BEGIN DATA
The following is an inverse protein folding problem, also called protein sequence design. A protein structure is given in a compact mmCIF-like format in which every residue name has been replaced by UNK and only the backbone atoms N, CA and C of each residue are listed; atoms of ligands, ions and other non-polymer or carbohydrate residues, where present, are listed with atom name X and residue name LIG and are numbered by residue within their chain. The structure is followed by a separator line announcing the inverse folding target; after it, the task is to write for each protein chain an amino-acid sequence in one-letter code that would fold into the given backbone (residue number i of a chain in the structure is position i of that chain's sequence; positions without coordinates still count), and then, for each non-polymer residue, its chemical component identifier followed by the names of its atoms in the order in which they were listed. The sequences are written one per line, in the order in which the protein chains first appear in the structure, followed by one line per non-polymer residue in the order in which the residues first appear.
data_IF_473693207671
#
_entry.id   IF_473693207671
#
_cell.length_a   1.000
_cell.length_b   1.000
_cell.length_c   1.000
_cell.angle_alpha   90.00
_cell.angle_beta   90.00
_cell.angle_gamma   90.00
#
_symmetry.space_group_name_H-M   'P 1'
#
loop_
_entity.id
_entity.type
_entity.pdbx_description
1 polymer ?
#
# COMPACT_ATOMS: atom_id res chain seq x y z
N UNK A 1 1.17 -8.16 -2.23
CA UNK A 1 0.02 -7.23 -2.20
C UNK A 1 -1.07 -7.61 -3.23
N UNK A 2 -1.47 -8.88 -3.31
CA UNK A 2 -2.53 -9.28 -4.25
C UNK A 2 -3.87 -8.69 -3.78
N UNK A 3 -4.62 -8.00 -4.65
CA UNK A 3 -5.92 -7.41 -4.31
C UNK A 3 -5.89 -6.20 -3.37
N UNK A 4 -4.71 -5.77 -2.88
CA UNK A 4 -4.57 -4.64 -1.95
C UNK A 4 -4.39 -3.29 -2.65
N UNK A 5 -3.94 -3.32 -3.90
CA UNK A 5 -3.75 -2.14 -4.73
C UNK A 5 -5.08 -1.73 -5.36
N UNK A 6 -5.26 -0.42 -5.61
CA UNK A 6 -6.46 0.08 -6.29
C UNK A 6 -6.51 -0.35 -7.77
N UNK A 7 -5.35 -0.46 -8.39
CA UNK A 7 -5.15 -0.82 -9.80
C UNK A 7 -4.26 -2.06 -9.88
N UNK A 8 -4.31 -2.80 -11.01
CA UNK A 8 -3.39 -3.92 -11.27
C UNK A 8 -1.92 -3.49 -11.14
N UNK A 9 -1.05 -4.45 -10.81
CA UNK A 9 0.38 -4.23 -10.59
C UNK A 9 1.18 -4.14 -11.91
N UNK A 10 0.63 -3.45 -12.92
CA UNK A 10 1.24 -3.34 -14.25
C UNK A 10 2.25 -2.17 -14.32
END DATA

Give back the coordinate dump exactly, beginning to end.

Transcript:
The following is an inverse protein folding problem, also called protein sequence design. A protein structure is given in a compact mmCIF-like format in which every residue name has been replaced by UNK and only the backbone atoms N, CA and C of each residue are listed; atoms of ligands, ions and other non-polymer or carbohydrate residues, where present, are listed with atom name X and residue name LIG and are numbered by residue within their chain. The structure is followed by a separator line announcing the inverse folding target; after it, the task is to write for each protein chain an amino-acid sequence in one-letter code that would fold into the given backbone (residue number i of a chain in the structure is position i of that chain's sequence; positions without coordinates still count), and then, for each non-polymer residue, its chemical component identifier followed by the names of its atoms in the order in which they were listed. The sequences are written one per line, in the order in which the protein chains first appear in the structure, followed by one line per non-polymer residue in the order in which the residues first appear.
data_IF_473693207671
#
_entry.id   IF_473693207671
#
_cell.length_a   1.000
_cell.length_b   1.000
_cell.length_c   1.000
_cell.angle_alpha   90.00
_cell.angle_beta   90.00
_cell.angle_gamma   90.00
#
_symmetry.space_group_name_H-M   'P 1'
#
loop_
_entity.id
_entity.type
_entity.pdbx_description
1 polymer ?
#
# COMPACT_ATOMS: atom_id res chain seq x y z
N UNK A 1 1.17 -8.16 -2.23
CA UNK A 1 0.02 -7.23 -2.20
C UNK A 1 -1.07 -7.61 -3.23
N UNK A 2 -1.47 -8.88 -3.31
CA UNK A 2 -2.53 -9.28 -4.25
C UNK A 2 -3.87 -8.69 -3.78
N UNK A 3 -4.62 -8.00 -4.65
CA UNK A 3 -5.92 -7.41 -4.31
C UNK A 3 -5.89 -6.20 -3.37
N UNK A 4 -4.71 -5.77 -2.88
CA UNK A 4 -4.57 -4.64 -1.95
C UNK A 4 -4.39 -3.29 -2.65
N UNK A 5 -3.94 -3.32 -3.90
CA UNK A 5 -3.75 -2.14 -4.73
C UNK A 5 -5.08 -1.73 -5.36
N UNK A 6 -5.26 -0.42 -5.61
CA UNK A 6 -6.46 0.08 -6.29
C UNK A 6 -6.51 -0.35 -7.77
N UNK A 7 -5.35 -0.46 -8.39
CA UNK A 7 -5.15 -0.82 -9.80
C UNK A 7 -4.26 -2.06 -9.88
N UNK A 8 -4.31 -2.80 -11.01
CA UNK A 8 -3.39 -3.92 -11.27
C UNK A 8 -1.92 -3.49 -11.14
N UNK A 9 -1.05 -4.45 -10.81
CA UNK A 9 0.38 -4.23 -10.59
C UNK A 9 1.18 -4.14 -11.91
N UNK A 10 0.63 -3.45 -12.92
CA UNK A 10 1.24 -3.34 -14.25
C UNK A 10 2.25 -2.17 -14.32